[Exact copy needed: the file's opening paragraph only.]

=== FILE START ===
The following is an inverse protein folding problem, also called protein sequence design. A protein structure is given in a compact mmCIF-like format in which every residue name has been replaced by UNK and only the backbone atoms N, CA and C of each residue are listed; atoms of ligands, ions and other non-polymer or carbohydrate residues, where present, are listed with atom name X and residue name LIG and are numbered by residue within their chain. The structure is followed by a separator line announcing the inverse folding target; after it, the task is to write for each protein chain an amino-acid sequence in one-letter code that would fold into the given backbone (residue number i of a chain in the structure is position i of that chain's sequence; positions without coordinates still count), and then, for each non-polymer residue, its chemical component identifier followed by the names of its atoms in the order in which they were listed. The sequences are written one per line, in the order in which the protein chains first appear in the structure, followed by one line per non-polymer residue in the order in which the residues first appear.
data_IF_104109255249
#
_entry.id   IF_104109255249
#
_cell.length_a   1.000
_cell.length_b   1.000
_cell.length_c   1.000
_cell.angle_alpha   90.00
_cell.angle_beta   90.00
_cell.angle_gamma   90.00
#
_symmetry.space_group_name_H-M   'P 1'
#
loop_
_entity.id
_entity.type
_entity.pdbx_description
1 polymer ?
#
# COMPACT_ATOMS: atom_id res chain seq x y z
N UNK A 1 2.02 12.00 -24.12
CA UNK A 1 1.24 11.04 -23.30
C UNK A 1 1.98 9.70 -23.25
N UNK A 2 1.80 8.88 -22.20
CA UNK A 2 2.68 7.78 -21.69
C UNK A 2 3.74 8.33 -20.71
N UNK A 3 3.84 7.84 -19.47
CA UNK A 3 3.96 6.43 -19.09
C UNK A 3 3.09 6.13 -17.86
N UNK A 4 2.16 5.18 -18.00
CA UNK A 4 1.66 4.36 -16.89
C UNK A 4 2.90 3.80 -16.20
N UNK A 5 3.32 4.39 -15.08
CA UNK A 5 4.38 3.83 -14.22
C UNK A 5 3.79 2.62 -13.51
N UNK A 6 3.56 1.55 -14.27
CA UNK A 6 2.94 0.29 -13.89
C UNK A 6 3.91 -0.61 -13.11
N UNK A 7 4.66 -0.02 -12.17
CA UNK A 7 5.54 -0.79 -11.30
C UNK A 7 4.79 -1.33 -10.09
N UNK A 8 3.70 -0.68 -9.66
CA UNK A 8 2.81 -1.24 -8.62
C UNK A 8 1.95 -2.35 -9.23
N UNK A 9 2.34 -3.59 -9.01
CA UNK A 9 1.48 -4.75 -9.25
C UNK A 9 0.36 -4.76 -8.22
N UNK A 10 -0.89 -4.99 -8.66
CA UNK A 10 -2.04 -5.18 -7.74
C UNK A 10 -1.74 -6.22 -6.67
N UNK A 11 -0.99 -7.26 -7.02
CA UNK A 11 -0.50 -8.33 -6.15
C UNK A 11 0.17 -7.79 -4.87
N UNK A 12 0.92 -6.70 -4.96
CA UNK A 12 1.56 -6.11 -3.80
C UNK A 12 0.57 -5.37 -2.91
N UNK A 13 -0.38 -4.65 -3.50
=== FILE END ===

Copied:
The following is an inverse protein folding problem, also called protein sequence design. A protein structure is given in a compact mmCIF-like format in which every residue name has been replaced by UNK and only the backbone atoms N, CA and C of each residue are listed; atoms of ligands, ions and other non-polymer or carbohydrate residues, where present, are listed with atom name X and residue name LIG and are numbered by residue within their chain. The structure is followed by a separator line announcing the inverse folding target; after it, the task is to write for each protein chain an amino-acid sequence in one-letter code that would fold into the given backbone (residue number i of a chain in the structure is position i of that chain's sequence; positions without coordinates still count), and then, for each non-polymer residue, its chemical component identifier followed by the names of its atoms in the order in which they were listed. The sequences are written one per line, in the order in which the protein chains first appear in the structure, followed by one line per non-polymer residue in the order in which the residues first appear.